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Honest John's Motoring Agony Column 09-02-2019 Part 1

Published 07 February 2019

This week’s postal crises concern placating worries, pulling power, winter wheels and in Part 2 homes from home, battery life, making the switch and much, much more.

As usual, emails to Honest John should be addressed to:  Please try to keep them as short as possible.

BMW 1-Series 2015 Side

Getting an extension

Your opinion please: is it is a good thing to take an extended warranty on my 2015 BMW 118i, now 3 years old with 30k miles, clean service record just passed MoT and no problems evident. The warranty appears to cover all mechanical parts, including wear and tear, up to 100k miles. Costs £55 per month, including recovery, etc. I am now 81 and probably will only do about 5k / 8k annually, but need a reliable motor and no hassle. Gone are the days when I might have judged whether it was worth saving some cash to cope with problems as they occurred. I will most likely keep the car until I find it too much to drive on our increasingly busy and congested roads, then use a bus pass.

MP, via email

£55 a month is quite an expensive £660 a year, but if it's an all-inclusive BMW warranty that covers everything then it will put your mind at rest. 

KIA Sportage 08 F34 700 

Captain Slow

Earlier this year I bought a 2005 4x4 KIA Sportage 4x4 automatic, mainly so I could drive following surgery on my left ankle, but also believing that with 138HP it would, if necessary, make a satisfactory tow car for our medium sized caravan. Very quickly I became disappointed with the performance, and, on checking the V5, found that the HP of the engine I have is only 111HP. I regard this as inadequate for towing. Even solo, the autobox changes down at the slightest incline and towing I would become a slow-moving obstacle to other traffic. I have tried to discover how the higher powered Sportages from 2005, can be identified without access to the V5 but nobody can tell me. Two KIA dealers did not know and KIA head office promised to call me back but has not. It makes searching for a replacement difficult as most advertisements do not mention the power.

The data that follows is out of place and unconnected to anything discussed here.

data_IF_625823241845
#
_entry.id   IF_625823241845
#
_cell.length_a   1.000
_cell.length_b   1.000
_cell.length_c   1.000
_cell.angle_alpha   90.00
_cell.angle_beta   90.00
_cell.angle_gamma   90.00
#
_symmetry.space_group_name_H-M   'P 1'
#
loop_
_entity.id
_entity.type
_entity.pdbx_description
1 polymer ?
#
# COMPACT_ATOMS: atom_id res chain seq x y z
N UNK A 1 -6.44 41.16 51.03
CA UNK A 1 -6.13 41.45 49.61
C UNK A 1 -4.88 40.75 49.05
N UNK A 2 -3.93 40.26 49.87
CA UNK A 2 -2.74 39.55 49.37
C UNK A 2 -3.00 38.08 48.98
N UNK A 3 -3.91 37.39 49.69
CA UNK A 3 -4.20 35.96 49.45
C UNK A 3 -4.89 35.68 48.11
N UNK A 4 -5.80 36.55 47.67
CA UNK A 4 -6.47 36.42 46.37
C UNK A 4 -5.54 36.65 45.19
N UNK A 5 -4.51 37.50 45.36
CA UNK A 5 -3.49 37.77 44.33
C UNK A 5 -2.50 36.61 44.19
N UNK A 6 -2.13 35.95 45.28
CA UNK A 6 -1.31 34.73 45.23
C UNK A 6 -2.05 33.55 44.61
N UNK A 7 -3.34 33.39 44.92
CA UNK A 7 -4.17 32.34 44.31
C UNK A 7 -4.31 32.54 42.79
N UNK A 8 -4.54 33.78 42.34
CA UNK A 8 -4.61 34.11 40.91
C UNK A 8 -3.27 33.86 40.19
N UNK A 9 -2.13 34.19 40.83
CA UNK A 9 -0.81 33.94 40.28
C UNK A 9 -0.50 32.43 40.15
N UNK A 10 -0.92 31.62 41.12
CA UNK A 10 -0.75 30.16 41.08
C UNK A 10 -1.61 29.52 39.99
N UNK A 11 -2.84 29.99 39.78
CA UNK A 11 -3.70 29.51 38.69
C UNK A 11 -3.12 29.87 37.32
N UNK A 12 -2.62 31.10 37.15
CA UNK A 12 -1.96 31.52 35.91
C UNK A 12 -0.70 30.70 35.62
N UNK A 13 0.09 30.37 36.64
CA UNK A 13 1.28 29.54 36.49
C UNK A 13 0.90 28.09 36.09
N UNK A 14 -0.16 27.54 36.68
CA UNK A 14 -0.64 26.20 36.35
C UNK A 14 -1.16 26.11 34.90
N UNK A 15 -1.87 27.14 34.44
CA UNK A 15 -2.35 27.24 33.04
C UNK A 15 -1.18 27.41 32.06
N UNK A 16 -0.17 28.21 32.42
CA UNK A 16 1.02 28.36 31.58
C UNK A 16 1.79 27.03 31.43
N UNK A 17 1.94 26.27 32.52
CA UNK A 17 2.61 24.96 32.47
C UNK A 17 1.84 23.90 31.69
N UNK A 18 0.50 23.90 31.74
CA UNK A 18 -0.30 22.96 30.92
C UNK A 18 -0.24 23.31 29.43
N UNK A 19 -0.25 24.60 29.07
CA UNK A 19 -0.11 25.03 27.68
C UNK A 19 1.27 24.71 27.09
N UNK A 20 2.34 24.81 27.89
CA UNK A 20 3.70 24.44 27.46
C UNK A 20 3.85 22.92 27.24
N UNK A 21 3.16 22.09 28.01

DC, via email

The power was increased as part of the November 2007 revamp: /carbycar/kia/sportage-2005/history/ Original test of the 2005 here: /road-tests/kia/kia-sportage-20i-and-20crdi-2005-road-test/


Damage limitation

I have an Audi A6 quattro, but have always switched to winter tyres when the weather turns for peace of mind and maximum safety. One of the tyres (Vredestein low profile 19-inch Winter Extreme) had to be discarded as it developed a bulge that made it unsafe. This left me with 3 tyres (I didn't have a spare). My dilemma is that Vredestein doesn't make the same tyre anymore and of course the 3 tyres I have left are slightly worn. Do I buy 2 new tyres, use two of my existing tyres and have one old tyre as a spare, or should I change all four, which is very expensive? If I go for the former option should I put the new tyres on the front or the rear?

AG, via email